You know those thin upstrokes and thick downstrokes that we all so love in the calligraphy community? That’s all produced by writing with a nib – the very essence of it.

Nibs come in a variety of hardness aka flexibility. Some nibs are stiff/hard (less or medium flexibility) which means that you will need to apply slightly more pressure to get the tines open to produce a thick stroke, while others could be softer (more flexible) which means a little pressure is enough to produce a thick stroke.

For beginners, where you are still learning on controlling the pressure on your tines (a little pressure or a lot of pressure?) – the recommendation is to start off with a harder aka less flexible nib.

The one nib that I would recommend would be the Nikko G nib. This nib is more on the less flexible side but is still able to produce a nice thin and thick stroke. Plus this nib is really durable, I’m still using the very first Nikko G that I bought a year or two ago!


Here comes the fun and colourful part of the supplies. Ink! There are so so so many beautiful inks that work well with a nib. You can even create your own mix of colours with gouache or write with metallic handmade watercolours that are seriously so beautiful with its shimmer.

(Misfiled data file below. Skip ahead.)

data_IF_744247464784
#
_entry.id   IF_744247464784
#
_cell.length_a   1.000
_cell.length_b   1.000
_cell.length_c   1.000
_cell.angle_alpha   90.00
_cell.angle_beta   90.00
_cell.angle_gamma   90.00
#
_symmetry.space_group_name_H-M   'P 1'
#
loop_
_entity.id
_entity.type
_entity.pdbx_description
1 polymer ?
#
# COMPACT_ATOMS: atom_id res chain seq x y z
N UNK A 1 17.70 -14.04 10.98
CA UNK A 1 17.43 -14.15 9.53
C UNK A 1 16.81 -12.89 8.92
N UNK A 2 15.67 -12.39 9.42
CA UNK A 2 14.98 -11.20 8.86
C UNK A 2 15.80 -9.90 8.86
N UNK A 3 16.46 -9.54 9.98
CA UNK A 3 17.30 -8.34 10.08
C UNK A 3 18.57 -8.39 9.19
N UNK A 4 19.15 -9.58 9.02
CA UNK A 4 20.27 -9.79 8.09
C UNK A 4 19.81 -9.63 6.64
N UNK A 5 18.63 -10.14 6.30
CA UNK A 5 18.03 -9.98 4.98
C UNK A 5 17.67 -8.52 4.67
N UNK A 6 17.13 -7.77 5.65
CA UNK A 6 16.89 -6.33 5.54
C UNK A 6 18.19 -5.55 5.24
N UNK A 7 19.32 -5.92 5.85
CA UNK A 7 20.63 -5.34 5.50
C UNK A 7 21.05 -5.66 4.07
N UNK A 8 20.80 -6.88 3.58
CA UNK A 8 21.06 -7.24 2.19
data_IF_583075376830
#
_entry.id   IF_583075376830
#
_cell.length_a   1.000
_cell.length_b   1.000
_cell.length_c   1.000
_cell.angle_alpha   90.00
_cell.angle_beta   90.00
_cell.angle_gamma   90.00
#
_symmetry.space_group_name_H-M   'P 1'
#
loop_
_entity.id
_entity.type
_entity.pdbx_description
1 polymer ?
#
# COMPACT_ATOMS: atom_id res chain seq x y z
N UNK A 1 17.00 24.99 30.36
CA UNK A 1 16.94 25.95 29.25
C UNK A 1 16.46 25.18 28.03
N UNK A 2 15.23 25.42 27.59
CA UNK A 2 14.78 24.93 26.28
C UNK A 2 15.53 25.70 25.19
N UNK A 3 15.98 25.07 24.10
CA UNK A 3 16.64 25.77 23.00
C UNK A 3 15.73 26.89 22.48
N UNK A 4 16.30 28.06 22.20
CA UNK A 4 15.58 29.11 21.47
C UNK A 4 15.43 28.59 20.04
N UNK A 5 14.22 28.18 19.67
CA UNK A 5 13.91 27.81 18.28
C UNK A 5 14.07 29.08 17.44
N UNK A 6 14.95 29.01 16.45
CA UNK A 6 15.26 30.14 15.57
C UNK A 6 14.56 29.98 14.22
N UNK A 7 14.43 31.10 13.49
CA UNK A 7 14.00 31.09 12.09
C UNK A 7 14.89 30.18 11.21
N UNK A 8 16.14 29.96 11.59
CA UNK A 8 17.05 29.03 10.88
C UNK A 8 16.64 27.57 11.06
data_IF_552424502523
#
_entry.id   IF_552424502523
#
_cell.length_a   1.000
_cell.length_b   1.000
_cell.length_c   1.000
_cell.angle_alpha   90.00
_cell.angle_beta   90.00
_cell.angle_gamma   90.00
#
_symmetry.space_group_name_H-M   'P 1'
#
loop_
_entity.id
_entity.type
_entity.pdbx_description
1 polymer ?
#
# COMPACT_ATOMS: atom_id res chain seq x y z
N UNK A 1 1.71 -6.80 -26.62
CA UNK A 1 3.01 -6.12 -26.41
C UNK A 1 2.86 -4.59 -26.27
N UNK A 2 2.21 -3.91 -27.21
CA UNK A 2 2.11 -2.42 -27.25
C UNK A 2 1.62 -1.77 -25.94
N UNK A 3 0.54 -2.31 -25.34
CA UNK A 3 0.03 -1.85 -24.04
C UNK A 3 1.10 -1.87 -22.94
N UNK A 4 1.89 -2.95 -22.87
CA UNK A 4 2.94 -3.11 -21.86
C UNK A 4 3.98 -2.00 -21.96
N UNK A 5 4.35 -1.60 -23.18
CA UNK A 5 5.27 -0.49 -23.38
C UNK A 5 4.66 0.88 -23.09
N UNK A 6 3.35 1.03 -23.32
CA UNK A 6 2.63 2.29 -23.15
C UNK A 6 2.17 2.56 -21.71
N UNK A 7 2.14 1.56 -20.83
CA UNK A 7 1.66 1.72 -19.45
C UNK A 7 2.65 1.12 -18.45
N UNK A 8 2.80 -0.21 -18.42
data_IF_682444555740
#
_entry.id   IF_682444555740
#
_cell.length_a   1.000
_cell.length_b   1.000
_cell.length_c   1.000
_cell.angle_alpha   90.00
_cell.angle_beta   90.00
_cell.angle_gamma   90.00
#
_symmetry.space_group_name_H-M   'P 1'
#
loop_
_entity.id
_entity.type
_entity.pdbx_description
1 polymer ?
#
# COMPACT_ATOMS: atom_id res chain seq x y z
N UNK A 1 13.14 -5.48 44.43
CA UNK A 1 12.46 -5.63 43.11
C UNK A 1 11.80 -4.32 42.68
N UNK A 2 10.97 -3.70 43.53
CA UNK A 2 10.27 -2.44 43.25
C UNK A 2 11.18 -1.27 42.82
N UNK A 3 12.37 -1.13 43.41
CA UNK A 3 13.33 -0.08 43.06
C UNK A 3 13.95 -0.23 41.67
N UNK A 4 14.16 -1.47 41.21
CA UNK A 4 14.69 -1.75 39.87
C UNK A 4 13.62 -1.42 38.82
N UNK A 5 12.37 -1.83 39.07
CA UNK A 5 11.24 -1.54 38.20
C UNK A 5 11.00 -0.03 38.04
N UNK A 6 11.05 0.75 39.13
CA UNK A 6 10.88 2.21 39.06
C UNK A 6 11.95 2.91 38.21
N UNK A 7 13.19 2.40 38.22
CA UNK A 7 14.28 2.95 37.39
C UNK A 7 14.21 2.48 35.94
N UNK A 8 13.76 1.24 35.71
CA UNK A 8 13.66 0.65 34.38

But let us keep those beautiful inks for final projects as you wouldn’t want to waste these beautiful colours for practices right?

These are the two inks that I would recommend for beginners as practice inks:

  • Walnut Ink – beautiful light brown in colour. You can get them in ink form or as in granules where you will need to add water to make it into ink.
  • Sumi Ink – Moon Palace Sumi ink or Zig Kuretake Sumi Ink. If you’re looking for black ink this would be a good option. My favourite choice would be Moon Palace Sumi Ink


The last essential item of supplies is actually the most important piece. Paper. Without the right paper, the experience of writing with your nib and ink will not be a nice one. You might start to realise that your ink is feathering, and those supposedly thin upstrokes will end up looking as thick as those downstrokes. You will end up getting frustrated with your practices and wonder if you’re not doing it right.

That’s why I stress the importance of finding the right paper to write on. With the right paper, you will see your beautiful upstrokes and downstrokes and the ink will not bleed or feather.